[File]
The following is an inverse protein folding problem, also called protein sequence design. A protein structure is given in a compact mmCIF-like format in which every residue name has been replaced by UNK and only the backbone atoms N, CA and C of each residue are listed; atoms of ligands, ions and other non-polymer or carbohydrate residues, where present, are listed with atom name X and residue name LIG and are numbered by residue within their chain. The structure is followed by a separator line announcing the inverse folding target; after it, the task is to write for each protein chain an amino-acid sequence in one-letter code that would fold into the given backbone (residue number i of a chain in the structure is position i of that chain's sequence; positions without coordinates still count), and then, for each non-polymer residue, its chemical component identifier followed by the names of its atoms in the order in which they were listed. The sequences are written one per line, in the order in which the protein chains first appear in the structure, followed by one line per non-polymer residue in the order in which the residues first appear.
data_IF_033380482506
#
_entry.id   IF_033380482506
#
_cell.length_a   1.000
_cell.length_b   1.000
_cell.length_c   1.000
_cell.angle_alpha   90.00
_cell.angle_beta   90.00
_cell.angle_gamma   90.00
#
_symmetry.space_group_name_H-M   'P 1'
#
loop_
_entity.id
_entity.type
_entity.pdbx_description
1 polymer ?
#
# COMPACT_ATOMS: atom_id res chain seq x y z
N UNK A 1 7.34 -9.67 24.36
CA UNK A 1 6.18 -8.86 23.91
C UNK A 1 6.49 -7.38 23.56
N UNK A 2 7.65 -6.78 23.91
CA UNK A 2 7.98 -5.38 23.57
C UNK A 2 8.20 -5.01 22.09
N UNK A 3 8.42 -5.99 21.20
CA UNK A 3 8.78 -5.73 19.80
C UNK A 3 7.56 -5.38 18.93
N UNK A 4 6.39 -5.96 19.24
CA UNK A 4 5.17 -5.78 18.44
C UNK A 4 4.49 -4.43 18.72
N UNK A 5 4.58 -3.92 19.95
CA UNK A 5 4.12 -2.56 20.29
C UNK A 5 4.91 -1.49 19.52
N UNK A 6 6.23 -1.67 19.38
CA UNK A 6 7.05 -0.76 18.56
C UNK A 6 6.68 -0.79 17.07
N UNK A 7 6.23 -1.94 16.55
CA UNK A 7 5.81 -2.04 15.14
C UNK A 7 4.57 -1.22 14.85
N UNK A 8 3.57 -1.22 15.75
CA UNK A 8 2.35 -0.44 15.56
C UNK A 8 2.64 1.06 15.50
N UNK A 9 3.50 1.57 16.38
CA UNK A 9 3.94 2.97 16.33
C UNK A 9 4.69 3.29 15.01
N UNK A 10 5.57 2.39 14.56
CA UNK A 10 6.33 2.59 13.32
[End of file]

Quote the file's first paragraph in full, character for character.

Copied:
The following is an inverse protein folding problem, also called protein sequence design. A protein structure is given in a compact mmCIF-like format in which every residue name has been replaced by UNK and only the backbone atoms N, CA and C of each residue are listed; atoms of ligands, ions and other non-polymer or carbohydrate residues, where present, are listed with atom name X and residue name LIG and are numbered by residue within their chain. The structure is followed by a separator line announcing the inverse folding target; after it, the task is to write for each protein chain an amino-acid sequence in one-letter code that would fold into the given backbone (residue number i of a chain in the structure is position i of that chain's sequence; positions without coordinates still count), and then, for each non-polymer residue, its chemical component identifier followed by the names of its atoms in the order in which they were listed. The sequences are written one per line, in the order in which the protein chains first appear in the structure, followed by one line per non-polymer residue in the order in which the residues first appear.